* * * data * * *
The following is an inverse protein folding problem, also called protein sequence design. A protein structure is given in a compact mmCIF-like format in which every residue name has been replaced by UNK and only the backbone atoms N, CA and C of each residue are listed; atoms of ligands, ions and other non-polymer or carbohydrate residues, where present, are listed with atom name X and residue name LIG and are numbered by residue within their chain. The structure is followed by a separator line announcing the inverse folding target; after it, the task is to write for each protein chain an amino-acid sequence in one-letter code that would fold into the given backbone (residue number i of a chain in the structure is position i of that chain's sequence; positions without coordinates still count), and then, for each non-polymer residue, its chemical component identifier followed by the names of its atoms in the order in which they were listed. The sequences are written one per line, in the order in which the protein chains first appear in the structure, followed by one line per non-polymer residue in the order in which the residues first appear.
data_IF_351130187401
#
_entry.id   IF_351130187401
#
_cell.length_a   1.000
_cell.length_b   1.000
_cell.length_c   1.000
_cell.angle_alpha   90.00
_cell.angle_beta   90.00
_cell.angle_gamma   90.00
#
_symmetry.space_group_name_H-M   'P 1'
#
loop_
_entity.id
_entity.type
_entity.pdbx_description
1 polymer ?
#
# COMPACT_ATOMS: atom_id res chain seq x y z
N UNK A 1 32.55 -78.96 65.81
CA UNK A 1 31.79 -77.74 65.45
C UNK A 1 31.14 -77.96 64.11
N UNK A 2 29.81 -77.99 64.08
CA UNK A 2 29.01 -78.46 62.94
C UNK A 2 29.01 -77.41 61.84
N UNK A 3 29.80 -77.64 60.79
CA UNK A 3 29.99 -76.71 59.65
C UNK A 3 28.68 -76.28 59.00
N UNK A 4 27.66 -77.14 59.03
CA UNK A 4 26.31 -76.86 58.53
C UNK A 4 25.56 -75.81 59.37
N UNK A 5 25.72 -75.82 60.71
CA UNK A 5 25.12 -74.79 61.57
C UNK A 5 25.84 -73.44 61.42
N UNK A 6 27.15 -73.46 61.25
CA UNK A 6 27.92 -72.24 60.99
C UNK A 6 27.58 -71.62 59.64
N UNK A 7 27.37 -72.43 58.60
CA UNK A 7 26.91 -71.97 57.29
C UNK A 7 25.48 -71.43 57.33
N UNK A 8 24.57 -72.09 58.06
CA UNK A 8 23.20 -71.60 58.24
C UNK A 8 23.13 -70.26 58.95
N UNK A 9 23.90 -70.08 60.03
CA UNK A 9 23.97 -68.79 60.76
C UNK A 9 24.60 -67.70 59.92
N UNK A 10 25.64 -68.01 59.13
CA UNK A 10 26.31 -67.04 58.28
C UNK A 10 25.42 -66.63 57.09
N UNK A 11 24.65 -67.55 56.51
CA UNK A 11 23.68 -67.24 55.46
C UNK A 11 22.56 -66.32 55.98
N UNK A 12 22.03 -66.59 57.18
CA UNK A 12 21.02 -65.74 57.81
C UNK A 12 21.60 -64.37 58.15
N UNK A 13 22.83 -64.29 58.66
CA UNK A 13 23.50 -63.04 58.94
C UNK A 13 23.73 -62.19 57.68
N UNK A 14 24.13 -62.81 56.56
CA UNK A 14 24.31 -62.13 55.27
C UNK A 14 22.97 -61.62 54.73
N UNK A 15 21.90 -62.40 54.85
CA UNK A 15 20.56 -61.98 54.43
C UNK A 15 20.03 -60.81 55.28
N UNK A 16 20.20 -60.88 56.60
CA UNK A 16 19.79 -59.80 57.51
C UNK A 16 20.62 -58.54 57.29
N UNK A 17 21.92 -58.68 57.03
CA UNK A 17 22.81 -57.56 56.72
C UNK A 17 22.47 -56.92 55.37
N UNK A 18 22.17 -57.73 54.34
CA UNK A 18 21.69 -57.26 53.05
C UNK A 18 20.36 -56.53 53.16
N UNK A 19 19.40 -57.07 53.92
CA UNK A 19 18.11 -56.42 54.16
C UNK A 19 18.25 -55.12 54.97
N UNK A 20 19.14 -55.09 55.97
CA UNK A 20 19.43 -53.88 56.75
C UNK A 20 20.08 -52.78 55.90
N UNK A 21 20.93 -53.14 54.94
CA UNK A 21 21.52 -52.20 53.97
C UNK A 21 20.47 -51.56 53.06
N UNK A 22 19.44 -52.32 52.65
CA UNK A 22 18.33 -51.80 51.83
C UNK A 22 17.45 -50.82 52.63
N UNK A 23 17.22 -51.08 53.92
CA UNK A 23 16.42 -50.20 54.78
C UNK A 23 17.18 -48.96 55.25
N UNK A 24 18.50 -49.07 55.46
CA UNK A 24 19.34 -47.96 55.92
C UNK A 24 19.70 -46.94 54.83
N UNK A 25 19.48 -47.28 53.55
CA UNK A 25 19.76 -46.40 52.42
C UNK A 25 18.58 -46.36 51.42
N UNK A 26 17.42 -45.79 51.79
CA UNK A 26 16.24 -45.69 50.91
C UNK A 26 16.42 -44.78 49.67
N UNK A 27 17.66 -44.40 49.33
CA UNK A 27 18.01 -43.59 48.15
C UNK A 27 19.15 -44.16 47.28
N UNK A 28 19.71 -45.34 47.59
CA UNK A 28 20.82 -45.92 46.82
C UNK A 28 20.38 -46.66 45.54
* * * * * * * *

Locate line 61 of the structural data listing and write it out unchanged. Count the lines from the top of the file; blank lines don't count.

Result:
N UNK A 14 24.13 -62.81 56.56